Objectivity—It's for the Birds

Nick LiljaCorrespondent IApril 29, 2009

The ethical police are going to find me, cuff me, and Rodney King me. Lindsay Schnell will be on my doorstep later today ready to kick me in shin. Or slap me in the face. It’s a tough life being me. Deja Vu, you say?

Then again, staying 100-percent professionally objective isn’t that much fun, either.

If I’m lucky enough to have anything in common with Oregon State play-by-play man, Mike Parker, it’s that I too think professional objectivity isn’t as much fun.

Who came up with that phrase anyway? Professional objectivity. And who decided it was so important for college sports?

I’ve been told anything but professional objectivity isn’t ethical in the media. To be fair, it's true to an extent. A reporter shouldn't be in the press box cheering and clapping but root-root-rooting for the home team is as American as pumpkin pie and whipped cream. Or a ferris wheel with cotton candy and a cute blonde.

Besides, skirting that line of professional objectivity has landed Parker one hell of a career. I don’t see people complaining, I see people applauding. Parker has managed create his own sort of alchemy. He has turned a radio broadcast into a spectacle that people now keep on their computers and mp3 players—even I’m guilty of that.

Since he first began in 1999, Mike Parker has been a blessing to the Oregon State Beavers.

“My first football season was ’99, which also coincided with Erickson’s arrival, so after 28 straight losing seasons in football I head the shear joy of being able to call the night against Cal when the 28 years of losing were put to rout.” Parker said in a March 13th interview on The NickelBlock.

Alchemy might be his middle name. Since his arrival the Beavers have went to numerous bowl games in football, won the CBI in men’s basketball and won back-to-back national championships in baseball.

He is finishing up his ninth year calling games for the Beavers and has managed to win the Oregon Sportscaster of the Year award five times. Parker has won in ’99, ’02, back-to-back years in ’05 and ‘06 and again in '08. Because, who likes Brian Wheeler, anyway?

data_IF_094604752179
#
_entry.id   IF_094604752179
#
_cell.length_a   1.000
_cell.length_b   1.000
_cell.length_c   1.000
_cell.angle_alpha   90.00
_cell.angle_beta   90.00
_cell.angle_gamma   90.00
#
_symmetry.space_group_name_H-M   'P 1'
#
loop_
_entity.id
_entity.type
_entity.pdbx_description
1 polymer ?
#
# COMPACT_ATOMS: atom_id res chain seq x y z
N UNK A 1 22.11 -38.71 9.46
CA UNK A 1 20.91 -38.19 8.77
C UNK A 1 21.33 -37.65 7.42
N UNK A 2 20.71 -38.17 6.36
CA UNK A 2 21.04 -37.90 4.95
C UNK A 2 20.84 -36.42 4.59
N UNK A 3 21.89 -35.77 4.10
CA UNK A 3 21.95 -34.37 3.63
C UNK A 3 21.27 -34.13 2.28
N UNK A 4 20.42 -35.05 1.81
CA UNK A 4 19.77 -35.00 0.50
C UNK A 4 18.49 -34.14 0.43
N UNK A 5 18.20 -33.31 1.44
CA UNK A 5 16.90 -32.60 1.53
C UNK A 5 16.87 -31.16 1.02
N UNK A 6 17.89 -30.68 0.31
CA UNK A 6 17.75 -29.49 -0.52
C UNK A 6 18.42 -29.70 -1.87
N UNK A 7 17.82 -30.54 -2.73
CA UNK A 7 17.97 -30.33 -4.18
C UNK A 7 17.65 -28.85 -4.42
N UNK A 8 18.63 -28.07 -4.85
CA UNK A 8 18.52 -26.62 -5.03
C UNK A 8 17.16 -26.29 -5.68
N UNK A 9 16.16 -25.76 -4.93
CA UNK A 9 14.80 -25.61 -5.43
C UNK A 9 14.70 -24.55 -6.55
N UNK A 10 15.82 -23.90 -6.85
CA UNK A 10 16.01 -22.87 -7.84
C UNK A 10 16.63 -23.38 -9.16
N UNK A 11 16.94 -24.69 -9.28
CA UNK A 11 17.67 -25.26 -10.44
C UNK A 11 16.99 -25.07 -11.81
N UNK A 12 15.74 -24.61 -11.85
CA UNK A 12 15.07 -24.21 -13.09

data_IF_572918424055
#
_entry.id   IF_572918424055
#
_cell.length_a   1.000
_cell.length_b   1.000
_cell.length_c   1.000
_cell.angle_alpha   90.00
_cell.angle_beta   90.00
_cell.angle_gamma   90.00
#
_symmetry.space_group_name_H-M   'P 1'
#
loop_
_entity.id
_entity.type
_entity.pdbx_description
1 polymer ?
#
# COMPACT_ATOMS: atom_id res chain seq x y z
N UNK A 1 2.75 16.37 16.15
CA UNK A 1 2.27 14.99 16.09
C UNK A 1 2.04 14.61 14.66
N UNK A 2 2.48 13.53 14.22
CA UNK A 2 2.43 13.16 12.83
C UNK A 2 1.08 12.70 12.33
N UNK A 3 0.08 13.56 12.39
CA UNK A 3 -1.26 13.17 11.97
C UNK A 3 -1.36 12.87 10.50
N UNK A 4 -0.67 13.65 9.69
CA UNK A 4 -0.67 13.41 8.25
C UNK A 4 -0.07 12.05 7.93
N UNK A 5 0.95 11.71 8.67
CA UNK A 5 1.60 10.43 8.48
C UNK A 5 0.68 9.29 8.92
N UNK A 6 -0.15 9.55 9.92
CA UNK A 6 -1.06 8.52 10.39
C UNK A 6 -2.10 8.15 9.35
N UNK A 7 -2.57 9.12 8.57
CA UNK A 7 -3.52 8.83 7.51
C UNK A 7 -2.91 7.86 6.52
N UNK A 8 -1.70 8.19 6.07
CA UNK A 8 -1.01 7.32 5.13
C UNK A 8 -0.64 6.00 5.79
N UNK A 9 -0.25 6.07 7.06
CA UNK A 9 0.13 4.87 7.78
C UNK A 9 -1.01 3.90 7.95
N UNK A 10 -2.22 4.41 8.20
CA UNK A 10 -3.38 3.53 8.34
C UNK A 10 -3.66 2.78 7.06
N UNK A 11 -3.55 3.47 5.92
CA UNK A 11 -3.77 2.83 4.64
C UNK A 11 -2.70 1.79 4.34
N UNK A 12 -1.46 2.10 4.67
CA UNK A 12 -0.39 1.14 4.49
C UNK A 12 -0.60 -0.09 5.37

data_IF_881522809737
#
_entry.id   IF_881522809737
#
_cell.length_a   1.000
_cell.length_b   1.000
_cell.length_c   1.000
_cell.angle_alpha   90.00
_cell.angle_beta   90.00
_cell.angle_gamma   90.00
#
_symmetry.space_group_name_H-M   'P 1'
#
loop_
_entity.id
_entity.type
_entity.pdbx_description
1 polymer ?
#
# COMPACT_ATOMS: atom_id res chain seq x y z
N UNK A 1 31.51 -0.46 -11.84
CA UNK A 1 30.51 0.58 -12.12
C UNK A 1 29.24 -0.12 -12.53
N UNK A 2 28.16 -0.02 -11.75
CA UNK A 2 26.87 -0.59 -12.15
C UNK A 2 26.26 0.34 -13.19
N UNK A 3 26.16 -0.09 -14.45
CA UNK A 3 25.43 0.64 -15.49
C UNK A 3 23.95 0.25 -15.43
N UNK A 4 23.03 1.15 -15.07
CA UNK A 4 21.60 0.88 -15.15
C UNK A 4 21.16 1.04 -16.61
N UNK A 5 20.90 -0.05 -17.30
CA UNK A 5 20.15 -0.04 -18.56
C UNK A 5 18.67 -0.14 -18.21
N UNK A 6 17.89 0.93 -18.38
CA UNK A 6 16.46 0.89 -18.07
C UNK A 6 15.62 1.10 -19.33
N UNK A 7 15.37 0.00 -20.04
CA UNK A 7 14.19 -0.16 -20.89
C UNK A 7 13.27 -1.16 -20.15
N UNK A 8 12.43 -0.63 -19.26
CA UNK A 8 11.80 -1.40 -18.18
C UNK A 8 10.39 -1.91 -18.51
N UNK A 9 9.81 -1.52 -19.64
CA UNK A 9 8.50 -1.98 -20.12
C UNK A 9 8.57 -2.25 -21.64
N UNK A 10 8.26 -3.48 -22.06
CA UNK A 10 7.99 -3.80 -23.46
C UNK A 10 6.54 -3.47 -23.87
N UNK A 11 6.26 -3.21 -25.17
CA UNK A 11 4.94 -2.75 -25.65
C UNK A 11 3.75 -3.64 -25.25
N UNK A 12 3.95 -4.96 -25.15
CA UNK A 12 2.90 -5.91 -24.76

And he has won over the fans, too.

He is loved by everyone in Beaver Nation—even has his own Facebook fan club. Can the U of O play-by-play announcer say that? And regardless of what he thinks, people love his passion and excitement.

“I go a little too crazy I think, when I listen back sometimes, I think, man there’s a guy that’s going absolutely nuts.” Parker said

He doesn't summarize events, he uses the airwaves as a canvas. With vocabulary as his brush, rhetoric his paint and mastery of nomenclature his colors – he creates. Each phrase, each stroke, giving way to an eventual masterpiece. Shaded a bit orange.

“It’s difficult to maintain any focus or professional objectivity in moments like that, I throw it all out the window and go nuts, now it may not be the best thing as a professional, but it’s a lot of fun to cut loose like that” Parker said.

Sure, the professionally objective thing to do is sit back, collect himself, then say the breaking ball pitch fell off the outside half and it was a questionable call or the converted two-point attempt gave the Beavers the lead. But, that’s not Mike Parker.

“When Van Orsow knocked down the pass against USC…At that moment I was on top of the press box in Reser up on the table in front of me high-fiving Jim Wilson.”

Some people in the Pac-10 media might not agree with his philosophy. Some might think he is unethical, not objective enough or just plain crazy. Others, like Beaver fans all over know that professional objectivity isn’t significant because it’s just the American side of Parker coming out. Root-root-rooting for his home team.

“Those games have just been awesome to be apart of, I still get chills thinking about them.”

So do we, Mike.